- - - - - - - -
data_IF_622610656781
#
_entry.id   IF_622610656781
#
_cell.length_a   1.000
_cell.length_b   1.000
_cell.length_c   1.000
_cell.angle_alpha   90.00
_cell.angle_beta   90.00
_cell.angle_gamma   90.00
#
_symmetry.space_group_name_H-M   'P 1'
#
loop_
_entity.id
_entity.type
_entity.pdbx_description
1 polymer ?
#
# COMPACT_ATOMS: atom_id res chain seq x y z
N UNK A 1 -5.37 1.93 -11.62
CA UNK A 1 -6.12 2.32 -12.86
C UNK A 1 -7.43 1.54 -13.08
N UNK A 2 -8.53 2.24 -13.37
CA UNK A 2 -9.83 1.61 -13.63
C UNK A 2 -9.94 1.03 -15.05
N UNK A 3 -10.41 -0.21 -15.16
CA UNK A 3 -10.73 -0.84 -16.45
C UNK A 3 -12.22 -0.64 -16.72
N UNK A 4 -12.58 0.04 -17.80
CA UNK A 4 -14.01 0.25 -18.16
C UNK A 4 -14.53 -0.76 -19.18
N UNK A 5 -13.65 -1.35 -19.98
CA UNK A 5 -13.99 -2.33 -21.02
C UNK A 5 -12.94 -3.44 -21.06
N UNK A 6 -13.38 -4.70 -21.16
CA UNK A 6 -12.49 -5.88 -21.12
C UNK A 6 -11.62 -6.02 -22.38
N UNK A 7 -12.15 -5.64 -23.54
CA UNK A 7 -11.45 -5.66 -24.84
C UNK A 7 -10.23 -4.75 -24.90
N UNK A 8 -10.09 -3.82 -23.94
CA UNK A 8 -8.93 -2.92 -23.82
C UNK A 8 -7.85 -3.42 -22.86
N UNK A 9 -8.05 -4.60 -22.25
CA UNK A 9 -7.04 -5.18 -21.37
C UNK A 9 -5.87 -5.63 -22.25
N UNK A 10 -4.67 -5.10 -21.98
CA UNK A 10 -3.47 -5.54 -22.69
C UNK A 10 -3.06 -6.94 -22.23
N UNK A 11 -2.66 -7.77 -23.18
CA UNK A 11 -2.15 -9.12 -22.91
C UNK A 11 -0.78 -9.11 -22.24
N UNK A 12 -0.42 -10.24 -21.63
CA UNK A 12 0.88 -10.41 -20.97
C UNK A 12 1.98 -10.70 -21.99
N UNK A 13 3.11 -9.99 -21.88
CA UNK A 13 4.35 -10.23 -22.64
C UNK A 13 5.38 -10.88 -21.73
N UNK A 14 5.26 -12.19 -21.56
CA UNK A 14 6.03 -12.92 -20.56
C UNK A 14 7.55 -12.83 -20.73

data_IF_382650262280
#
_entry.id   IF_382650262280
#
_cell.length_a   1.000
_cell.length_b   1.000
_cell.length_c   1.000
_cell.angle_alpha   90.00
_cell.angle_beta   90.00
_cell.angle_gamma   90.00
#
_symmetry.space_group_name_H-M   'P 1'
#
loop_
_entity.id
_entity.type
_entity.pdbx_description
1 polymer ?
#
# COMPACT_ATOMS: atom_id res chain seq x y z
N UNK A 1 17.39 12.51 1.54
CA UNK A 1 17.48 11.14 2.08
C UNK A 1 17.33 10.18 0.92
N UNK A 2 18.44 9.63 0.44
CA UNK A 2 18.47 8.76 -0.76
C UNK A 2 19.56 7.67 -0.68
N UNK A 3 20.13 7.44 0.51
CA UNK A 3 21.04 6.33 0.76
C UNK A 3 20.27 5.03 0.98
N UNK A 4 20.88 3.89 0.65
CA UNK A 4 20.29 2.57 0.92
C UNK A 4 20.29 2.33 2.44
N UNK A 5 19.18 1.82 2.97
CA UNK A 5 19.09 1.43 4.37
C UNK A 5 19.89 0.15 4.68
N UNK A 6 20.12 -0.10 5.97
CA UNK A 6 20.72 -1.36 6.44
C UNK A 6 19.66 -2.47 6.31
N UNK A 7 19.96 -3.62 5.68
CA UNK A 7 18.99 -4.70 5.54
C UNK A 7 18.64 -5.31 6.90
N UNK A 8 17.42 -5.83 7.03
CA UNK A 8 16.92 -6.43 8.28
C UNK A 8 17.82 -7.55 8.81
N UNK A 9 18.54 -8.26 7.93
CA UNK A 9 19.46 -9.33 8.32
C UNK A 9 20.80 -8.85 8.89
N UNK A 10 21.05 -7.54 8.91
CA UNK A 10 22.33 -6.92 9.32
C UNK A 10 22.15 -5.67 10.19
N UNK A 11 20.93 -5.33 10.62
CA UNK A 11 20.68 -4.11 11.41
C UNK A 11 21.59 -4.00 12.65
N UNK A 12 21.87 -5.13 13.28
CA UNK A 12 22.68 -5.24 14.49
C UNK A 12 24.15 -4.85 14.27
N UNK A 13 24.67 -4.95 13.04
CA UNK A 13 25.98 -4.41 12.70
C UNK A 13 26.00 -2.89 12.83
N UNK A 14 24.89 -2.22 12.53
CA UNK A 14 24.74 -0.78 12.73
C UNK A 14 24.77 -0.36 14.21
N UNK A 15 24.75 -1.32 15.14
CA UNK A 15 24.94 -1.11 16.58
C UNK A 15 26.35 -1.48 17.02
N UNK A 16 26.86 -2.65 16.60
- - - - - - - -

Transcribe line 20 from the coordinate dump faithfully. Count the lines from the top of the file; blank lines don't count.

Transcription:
# COMPACT_ATOMS: atom_id res chain seq x y z